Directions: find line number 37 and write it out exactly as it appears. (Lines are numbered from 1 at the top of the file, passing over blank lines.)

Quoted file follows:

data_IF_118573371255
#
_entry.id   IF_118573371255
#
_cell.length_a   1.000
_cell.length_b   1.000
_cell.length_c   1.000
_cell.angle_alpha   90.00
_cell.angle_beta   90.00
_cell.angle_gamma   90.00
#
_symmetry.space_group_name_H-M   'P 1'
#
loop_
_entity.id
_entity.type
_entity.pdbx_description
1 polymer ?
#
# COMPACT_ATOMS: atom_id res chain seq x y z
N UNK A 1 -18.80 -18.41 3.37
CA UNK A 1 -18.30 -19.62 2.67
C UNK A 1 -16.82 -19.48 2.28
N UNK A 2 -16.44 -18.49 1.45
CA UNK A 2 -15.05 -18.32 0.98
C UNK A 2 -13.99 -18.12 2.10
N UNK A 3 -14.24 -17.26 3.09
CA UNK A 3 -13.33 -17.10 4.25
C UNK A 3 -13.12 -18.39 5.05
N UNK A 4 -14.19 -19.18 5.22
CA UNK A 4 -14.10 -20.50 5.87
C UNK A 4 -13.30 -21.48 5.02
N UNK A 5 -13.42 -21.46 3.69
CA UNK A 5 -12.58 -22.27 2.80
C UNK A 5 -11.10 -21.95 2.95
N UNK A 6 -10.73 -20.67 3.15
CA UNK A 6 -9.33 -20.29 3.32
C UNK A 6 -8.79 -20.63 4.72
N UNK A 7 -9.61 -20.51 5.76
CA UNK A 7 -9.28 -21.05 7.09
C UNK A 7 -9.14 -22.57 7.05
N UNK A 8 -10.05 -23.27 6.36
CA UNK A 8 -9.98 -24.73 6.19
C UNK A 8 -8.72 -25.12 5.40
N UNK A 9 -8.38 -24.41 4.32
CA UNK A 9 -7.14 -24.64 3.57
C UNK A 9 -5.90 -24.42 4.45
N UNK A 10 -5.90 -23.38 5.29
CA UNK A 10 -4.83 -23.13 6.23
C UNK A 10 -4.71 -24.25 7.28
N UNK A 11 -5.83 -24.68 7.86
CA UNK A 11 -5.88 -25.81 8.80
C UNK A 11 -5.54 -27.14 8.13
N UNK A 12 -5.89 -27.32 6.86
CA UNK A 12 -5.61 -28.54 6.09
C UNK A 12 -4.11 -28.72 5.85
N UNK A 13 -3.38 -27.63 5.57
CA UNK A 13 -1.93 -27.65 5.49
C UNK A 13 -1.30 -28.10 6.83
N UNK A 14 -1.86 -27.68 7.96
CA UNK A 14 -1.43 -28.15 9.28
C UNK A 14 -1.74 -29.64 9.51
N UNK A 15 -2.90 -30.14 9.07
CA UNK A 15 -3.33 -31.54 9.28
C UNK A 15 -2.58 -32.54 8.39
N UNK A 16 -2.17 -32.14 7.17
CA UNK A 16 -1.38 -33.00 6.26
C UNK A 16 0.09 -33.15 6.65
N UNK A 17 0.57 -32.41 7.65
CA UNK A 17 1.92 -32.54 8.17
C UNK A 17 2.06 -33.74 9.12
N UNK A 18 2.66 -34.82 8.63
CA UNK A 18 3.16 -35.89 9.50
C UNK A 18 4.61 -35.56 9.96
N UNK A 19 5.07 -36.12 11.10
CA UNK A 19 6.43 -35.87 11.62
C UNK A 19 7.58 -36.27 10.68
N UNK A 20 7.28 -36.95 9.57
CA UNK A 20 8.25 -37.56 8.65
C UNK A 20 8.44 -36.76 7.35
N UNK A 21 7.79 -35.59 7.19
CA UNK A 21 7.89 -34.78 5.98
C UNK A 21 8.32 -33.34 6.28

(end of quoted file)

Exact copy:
CA UNK A 6 -9.33 -20.29 3.32